Chelan wrote us, asking “I want to incorporate more Kale &/or Spinach into my diet for all the nutrients, but don’t know of any great recipes!
Now all I do is stick a handful into a blender as part of a protein shake. Help?!”
No worries Chelan, I love both kale and spinach. As kale tends to be the lesser known veggie, let’s start with that…
Kale is a form of cabbage, green or purple, in which the central leaves do not form a head. It is considered to be closer to wild cabbage than most domesticated forms, and is related broccoli, cauliflower, collard greens, and brussels sprouts.
Kale is very high in beta carotene, vitamin K, vitamin C, and reasonably rich in calcium. As with broccoli and other brassicas, kale contains sulforaphane (particularly when chopped or minced), a chemical with potent anti-cancer properties. Boiling decreases the level of sulforaphane; however, steaming, microwaving, or stir frying do not result in significant loss. Along with other brassica vegetables, kale is also a source of indole-3-carbinol, a chemical which boosts DNA repair in cells and appears to block the growth of cancer cells.
Until the end of the Middle Ages, kale was one of the most common green vegetables in all of Europe. Curly leafed varieties of cabbage already existed along with flat leafed varieties in Greece in the fourth century BC.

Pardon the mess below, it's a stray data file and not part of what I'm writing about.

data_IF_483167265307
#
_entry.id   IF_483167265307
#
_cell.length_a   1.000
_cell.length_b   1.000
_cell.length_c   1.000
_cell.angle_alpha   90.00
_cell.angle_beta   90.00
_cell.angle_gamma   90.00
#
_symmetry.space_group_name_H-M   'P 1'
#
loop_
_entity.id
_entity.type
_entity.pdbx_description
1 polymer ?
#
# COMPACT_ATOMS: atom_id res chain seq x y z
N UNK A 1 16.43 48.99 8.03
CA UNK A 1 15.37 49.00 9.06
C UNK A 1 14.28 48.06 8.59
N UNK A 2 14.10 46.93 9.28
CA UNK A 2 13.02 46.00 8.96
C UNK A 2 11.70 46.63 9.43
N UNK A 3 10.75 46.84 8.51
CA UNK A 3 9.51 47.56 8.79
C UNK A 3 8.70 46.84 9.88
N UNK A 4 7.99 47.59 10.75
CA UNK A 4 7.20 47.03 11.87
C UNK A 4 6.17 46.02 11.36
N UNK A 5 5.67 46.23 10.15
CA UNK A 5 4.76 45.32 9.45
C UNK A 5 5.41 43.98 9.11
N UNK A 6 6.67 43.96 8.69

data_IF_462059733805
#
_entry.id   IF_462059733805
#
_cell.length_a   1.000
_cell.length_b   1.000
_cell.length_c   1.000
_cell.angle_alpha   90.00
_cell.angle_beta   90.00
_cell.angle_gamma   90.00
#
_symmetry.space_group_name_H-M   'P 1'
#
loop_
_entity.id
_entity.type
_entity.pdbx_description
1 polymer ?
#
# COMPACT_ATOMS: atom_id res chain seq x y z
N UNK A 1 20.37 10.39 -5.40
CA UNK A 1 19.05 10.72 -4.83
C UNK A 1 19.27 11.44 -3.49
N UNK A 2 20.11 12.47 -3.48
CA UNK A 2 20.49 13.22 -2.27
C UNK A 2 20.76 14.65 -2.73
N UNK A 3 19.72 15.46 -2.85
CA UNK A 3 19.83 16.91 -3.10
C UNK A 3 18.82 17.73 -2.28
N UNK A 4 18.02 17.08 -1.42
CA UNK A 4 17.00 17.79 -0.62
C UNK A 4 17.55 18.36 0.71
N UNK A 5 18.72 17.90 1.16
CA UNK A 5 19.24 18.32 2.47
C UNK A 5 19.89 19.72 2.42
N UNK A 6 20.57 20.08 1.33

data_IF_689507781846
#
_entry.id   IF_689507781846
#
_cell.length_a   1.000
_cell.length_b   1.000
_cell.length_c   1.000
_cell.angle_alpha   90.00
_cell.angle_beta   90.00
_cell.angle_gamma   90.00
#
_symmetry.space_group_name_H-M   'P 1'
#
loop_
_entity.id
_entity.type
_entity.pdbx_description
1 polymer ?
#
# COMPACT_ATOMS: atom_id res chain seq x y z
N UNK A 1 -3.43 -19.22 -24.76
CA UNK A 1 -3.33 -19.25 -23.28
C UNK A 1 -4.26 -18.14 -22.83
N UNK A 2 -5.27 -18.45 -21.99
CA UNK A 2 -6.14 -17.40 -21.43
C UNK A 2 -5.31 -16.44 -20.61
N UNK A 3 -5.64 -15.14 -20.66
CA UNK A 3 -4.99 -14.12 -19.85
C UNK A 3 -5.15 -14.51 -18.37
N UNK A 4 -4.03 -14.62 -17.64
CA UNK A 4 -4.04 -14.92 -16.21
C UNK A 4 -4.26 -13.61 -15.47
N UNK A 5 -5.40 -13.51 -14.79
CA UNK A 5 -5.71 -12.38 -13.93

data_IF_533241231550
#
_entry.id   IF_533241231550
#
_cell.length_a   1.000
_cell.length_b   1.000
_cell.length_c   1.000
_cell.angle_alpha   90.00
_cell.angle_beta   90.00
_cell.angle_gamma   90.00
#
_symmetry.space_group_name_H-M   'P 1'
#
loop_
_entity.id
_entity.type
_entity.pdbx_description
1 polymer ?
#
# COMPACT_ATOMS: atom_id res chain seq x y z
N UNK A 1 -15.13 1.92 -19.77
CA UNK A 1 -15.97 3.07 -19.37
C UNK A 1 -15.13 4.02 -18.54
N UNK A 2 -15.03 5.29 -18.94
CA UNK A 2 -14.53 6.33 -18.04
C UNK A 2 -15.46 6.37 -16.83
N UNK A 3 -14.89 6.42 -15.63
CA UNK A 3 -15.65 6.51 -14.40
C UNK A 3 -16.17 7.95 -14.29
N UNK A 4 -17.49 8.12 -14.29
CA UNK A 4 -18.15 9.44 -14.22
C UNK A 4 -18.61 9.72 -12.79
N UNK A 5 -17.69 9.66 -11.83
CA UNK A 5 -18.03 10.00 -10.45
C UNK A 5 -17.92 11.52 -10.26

Kale freezes well and actually tastes sweeter and more flavorful after being exposed to a frost.
Tender kale greens can provide an intense addition to salads, particularly when combined with other such strongly flavored ingredients as dry-roasted peanuts, tamari-roasted almonds, red pepper flakes, or an Asian-style dressing. In the Southern United States, kale is often served braised or wilted, either alone or mixed with other greens, such as collard, mustard, or turnip.
Here are three of my favorite kale recipes from the hautemealz.com recipe box…Bon appétit!
Wilted Garlic Kale
Yield: Serves 2 Active Time: 10 Total Time: 5
1 lb of kale
1 shallot, minced
2 cloves garlic, crushed
2 tbsp. olive oil
2 tbsp apple cider vinegar
Rinse and dry the kale and remove from stem. Tear it up into roughly 3inch squares.
In a skillet, heat your oil to medium and roast your shallot, followed by your garlic.
Once shallots have softened, toss in your kale and drizzle with vinegar.
Cover and let wilt – about 5 minutes.
Toss, and serve immediately.
Total Time: 45 min Prep: 25 min Cook: 20 min
Yield: 4 serving
1 head kale, washed and thoroughly dried
2 tablespoons olive oil
Preheat the oven to 275 degrees F.
Remove the ribs from the kale and cut into 1 1/2-inch pieces.
Lay on a baking sheet and toss with the olive oil and salt.
Bake until crisp, turning the leaves halfway through, about 20 minutes.
Serve as finger food.
1 tsp. olive oil
4 oz. fully smoked kielbasa sausage, thinly sliced
1/2 small onion, chopped
1/3 cup chopped fresh fennel bulb
2 garlic cloves, minced
1/2 tbsp. fresh thyme, chopped
1/8 tsp. dried crushed red pepper
3 1/2 cups chicken broth
1 1/2 cups chopped kale
1/2 can (15-oz.) cannellini (white kidney beans), rinsed, drained
1/3 package (9-oz.) cheese tortellini
1/3 cup grated Asiago cheese
Heat oil in heavy large pot over medium-high heat. Add next 6 ingredients and saute until vegetables are soft and kielbasa is brown, about 12 minutes.
Add broth and bring to boil. Stir in kale and cannellini. Reduce heat to low and simmer until kale is wilted, about 4 minutes. (Can be made 1 day ahead.
Cool slightly; cover and refrigerate. Bring to simmer before continuing.)
Add tortellini to soup. Simmer until pasta is just tender but still firm to bite, about 5 minutes.
Ladle soup into bowls. Serve, passing cheese separately.